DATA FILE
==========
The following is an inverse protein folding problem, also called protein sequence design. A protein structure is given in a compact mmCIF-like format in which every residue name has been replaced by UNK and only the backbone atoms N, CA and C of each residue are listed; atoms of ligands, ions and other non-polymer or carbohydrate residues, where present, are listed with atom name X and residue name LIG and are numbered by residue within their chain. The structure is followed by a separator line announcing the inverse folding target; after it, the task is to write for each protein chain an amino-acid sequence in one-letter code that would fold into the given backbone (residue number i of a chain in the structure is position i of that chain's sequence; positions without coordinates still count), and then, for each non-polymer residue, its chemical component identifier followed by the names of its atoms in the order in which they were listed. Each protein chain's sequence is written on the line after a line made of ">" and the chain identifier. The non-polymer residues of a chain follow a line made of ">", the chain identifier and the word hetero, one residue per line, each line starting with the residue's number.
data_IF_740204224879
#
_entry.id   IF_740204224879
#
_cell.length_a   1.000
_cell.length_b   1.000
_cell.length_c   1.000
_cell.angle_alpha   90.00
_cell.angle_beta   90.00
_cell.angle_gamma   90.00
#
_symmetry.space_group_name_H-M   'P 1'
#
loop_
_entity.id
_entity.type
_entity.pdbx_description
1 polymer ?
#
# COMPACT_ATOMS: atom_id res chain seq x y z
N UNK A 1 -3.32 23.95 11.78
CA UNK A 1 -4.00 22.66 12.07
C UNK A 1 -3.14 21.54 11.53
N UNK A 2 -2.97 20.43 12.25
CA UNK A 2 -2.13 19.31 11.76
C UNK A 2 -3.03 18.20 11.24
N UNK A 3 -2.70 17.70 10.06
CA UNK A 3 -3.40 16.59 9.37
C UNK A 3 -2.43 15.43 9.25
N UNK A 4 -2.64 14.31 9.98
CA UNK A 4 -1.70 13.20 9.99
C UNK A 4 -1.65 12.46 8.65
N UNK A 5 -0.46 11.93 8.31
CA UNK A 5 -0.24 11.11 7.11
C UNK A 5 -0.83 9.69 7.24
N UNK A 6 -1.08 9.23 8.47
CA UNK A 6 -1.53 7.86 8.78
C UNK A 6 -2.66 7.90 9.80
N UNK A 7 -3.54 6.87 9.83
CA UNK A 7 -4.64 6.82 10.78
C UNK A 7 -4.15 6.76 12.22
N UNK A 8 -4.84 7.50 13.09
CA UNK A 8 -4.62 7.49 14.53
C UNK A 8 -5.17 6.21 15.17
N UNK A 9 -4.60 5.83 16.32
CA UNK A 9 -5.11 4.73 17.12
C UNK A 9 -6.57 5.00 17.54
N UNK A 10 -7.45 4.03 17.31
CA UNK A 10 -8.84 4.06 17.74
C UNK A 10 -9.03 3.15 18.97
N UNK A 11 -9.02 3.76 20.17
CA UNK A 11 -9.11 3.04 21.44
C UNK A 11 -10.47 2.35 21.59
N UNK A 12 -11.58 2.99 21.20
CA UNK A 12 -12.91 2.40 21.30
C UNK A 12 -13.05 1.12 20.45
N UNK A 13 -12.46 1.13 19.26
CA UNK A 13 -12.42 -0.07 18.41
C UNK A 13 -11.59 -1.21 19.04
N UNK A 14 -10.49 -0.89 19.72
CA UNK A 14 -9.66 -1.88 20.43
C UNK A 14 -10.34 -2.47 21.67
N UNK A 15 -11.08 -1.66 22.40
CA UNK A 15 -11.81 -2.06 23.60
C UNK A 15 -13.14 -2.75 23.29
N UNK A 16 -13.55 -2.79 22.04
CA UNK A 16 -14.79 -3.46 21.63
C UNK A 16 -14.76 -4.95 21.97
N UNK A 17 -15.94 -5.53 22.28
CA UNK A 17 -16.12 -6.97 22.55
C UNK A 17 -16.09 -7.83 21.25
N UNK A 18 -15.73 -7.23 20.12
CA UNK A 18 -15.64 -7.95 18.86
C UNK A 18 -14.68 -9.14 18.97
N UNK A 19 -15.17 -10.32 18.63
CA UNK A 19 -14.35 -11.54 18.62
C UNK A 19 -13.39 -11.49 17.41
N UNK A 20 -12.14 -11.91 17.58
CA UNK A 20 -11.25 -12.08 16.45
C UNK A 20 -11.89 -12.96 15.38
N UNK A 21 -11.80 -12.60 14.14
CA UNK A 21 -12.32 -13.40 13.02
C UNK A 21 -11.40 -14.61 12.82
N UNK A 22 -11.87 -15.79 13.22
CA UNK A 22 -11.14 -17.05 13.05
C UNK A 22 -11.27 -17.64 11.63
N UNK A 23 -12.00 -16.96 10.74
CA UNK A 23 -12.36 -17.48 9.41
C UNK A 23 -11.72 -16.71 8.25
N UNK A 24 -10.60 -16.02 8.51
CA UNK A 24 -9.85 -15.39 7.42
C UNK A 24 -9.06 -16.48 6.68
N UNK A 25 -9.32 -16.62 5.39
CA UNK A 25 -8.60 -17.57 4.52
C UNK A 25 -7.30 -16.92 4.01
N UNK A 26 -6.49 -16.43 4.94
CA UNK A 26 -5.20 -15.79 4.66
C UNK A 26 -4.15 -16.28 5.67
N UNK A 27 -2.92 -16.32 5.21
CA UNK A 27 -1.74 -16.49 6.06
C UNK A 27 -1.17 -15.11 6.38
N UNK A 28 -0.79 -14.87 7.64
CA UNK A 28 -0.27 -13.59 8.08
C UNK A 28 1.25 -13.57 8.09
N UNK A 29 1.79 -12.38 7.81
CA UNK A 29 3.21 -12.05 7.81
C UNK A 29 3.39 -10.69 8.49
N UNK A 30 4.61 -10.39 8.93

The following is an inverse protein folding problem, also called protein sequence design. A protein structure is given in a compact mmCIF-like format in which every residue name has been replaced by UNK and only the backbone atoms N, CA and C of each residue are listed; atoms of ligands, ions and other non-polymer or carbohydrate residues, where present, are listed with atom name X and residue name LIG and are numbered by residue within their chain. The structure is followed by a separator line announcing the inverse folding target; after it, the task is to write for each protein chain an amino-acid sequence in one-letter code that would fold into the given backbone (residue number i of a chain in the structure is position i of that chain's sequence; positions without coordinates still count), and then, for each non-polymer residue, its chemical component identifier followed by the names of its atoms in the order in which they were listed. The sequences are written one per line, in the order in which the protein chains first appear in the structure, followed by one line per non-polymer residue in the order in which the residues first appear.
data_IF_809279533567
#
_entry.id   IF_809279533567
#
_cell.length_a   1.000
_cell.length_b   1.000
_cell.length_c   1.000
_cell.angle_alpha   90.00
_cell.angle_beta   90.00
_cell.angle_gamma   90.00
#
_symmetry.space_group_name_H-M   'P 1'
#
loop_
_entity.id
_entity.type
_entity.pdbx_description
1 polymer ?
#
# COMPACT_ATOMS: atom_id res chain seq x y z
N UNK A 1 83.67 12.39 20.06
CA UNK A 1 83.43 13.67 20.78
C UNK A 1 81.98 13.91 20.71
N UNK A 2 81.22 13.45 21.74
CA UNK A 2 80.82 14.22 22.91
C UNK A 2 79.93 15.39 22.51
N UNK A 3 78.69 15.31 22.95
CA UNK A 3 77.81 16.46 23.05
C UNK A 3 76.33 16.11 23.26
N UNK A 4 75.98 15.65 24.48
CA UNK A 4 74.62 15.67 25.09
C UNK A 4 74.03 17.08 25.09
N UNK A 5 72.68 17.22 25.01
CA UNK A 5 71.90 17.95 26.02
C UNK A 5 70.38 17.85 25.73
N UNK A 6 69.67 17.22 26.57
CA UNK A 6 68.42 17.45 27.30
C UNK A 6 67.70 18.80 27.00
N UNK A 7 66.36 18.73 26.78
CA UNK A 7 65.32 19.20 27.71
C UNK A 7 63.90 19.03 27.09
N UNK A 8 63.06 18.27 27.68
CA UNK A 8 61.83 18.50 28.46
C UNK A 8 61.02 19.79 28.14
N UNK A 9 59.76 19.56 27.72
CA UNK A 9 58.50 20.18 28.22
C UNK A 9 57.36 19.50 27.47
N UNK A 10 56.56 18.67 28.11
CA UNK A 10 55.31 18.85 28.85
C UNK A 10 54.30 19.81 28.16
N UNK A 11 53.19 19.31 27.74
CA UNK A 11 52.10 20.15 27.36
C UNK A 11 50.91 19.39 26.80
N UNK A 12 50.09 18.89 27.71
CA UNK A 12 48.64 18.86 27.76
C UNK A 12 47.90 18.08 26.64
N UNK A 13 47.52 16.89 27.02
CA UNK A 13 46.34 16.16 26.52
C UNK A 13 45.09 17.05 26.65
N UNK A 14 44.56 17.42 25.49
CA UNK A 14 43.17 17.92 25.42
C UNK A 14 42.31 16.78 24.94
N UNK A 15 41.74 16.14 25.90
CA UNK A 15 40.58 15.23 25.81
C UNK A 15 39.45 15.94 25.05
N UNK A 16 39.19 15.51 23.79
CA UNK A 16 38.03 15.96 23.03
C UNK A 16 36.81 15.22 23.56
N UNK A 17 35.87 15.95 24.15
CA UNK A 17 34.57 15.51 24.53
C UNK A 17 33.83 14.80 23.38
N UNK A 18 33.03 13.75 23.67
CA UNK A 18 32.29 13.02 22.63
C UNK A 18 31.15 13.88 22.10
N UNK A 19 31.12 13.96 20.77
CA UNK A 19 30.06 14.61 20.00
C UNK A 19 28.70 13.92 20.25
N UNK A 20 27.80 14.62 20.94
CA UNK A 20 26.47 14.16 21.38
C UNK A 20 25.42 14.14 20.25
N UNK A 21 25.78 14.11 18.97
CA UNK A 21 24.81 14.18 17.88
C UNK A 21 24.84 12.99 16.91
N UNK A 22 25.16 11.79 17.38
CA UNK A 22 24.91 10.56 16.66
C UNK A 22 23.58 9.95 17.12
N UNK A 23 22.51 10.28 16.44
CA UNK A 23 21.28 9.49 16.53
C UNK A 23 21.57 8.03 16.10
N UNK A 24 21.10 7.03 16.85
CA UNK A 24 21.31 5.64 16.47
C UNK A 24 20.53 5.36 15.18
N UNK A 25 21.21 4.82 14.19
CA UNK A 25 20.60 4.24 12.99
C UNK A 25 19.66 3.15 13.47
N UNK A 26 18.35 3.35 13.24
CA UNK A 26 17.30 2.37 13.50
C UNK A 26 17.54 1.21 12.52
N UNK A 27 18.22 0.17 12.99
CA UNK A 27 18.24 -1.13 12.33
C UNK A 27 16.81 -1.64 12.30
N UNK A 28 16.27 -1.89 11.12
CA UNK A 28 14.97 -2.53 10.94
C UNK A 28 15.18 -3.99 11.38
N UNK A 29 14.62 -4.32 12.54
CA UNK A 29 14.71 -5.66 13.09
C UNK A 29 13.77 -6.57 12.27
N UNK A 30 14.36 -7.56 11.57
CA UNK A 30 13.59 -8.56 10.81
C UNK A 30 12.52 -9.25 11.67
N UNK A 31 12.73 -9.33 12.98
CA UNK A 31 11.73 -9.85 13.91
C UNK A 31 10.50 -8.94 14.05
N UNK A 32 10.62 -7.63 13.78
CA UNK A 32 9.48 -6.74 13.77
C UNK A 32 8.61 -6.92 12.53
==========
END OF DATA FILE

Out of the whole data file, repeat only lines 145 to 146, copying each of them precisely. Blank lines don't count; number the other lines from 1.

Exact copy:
C UNK A 5 70.38 17.85 25.73
N UNK A 6 69.67 17.22 26.57